Apple has made a number of changes to disk utility in OS X El Capitan. One of these changes is you can no longer securely erase your disk. I ran into this problem recently when I was selling my Macbook Pro Retina. Happily, you can still securely erase your hard disk using Terminal commands. This is a guide as to how to sell your Mac and securely erase your hard disk so you know the next owner cannot access your data.

Pro Tip - FireFault

If you would like to make your data harder to recover, I'd enable Firefault under system preferences. This encrypts the data before you'll be erasing, making your data more difficult to recover.

Booting into Recovery

To start, boot your Mac into recovery. To do this, hold the Command + R + Power keys. Next, Press Utilities in the upper toolbar and then click Terminal.

Why Secure Erase?

There is one option you need to know when securely wiping your drive, and that is how many times for the computer to write over the disk with data. When you erase your drive but don't do it securely (for instance by using Disk Utility), you are essentially tearing the table of contents out of a book. All the information is still there, but it cannot easily be found. Any knowledgeable person can recover the data using specialised software, that simply looks at the entire drive for data and bypasses the table of contents. We can fix this by writing over the data, hence the existing data no longer exists and cannot be recovered. This is particularly useful when selling your Mac, as you don't want the next owner of your computer to be able to access your data! Here are the terminal commands you need to know and what they do:

Terminal Code Commands & Explanations

Overwrite disk with 0's:

diskutil secureErase 1 /dev/disk0

Overwrite disk with random 0's and 1's:

diskutil secureErase 2 /dev/disk0

Overwrite disk with random 0's and 1's 7 times:

diskutil secureErase 3 /dev/disk0

Overwrite disk with random 0's and 1's 35 times:

diskutil secureErase 4 /dev/disk0

Overwrite disk with random 0's and 1's 35 times using a different algorithm:

diskutil secureErase 5 /dev/disk0


disk0 refers to the disk you are formatting. Most of the time this will be disk0. If you run into issues however, you can go to disk utility from recovery, select your main hard disk and press info. Here, you can find your drives designation (disk#). Note erasing the drive will not erase the recovery partition you are currently accessing. The reason why it overwrites the disk with either zeros or ones is computers operate using binary code (zeros or ones).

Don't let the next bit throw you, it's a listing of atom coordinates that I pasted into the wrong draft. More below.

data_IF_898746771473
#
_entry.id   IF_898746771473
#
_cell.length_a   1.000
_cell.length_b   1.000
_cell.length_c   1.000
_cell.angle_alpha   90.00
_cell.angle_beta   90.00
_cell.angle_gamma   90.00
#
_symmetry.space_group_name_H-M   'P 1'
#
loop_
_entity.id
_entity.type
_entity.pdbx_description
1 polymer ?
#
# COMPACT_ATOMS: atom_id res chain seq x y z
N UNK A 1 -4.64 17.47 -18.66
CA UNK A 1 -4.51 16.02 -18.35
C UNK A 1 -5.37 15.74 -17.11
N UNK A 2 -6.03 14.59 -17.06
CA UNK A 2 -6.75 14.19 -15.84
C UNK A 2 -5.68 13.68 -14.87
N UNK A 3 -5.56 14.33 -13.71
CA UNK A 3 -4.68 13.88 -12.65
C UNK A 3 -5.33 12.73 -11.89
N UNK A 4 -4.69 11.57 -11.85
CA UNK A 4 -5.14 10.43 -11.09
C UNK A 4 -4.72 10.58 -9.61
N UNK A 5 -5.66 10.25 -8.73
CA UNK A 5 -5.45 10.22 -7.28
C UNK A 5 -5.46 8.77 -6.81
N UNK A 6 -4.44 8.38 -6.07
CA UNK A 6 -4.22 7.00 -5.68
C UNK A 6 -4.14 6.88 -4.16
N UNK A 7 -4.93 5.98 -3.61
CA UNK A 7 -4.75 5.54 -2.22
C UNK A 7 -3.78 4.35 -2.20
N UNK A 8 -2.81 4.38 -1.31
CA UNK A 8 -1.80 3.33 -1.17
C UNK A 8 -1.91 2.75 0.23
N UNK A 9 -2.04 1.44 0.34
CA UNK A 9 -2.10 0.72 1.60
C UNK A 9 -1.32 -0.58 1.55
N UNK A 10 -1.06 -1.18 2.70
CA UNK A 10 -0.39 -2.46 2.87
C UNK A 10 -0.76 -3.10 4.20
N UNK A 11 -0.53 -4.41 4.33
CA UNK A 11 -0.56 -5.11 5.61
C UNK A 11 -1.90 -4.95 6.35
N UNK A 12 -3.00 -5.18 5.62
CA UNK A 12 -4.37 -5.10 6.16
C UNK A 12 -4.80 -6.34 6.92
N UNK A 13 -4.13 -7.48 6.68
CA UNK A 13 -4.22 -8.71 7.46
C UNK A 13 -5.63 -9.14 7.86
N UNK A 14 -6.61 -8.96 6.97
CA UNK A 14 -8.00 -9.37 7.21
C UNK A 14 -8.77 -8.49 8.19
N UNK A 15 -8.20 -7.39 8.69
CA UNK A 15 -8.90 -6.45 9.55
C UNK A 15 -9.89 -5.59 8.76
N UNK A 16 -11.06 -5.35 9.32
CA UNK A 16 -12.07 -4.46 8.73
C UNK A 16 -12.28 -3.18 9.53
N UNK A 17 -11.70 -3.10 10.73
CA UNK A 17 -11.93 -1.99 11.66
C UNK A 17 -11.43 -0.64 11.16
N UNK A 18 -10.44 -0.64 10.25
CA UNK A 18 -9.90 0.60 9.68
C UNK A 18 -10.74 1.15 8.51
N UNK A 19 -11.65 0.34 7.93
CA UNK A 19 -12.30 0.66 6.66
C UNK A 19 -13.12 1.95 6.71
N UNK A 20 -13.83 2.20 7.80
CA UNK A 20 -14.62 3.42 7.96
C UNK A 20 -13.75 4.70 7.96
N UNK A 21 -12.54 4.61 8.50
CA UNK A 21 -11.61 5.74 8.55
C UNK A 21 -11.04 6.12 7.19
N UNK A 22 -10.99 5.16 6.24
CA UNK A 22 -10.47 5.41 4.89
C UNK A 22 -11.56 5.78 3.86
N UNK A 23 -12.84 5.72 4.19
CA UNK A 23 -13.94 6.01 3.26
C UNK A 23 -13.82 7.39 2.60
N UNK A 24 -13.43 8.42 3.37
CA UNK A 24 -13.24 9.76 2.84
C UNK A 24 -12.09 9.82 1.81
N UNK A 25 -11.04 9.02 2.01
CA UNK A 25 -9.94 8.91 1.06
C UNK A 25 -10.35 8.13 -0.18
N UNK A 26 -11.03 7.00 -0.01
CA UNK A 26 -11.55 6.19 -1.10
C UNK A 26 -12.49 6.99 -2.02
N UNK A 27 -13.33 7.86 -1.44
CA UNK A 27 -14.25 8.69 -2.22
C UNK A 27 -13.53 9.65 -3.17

The thing that makes these commands different is the numbers listed after "secureErase" (yes, Terminal is case sensitive). The number determines the level of overwriting (the more overwrites, the harder to recover, and the longer it takes to erase). I generally would do 1 or 2, a whole disk overwrite with either random numbers or just zeros. Keep in mind if your Mac has an SSD, writing huge amounts of data to the disk may decrease its lifespan.

Once done, your disk will be "uninitialised." Erase the drive in disk utility, and that will partition the drive to install OS X onto.

Hope this helps you sell your Mac! Don't forget the FireFault encryption tip!

Update: Apple also has taken RAID functionality out of Disk Utility as of OS X El Capitan. Additionally, you can't side load the old, superior version of disk utility from a previous version of OS X. 

This guide was a part of my Ultimate Information Security & Privacy Guide. Be sure to check out any related content: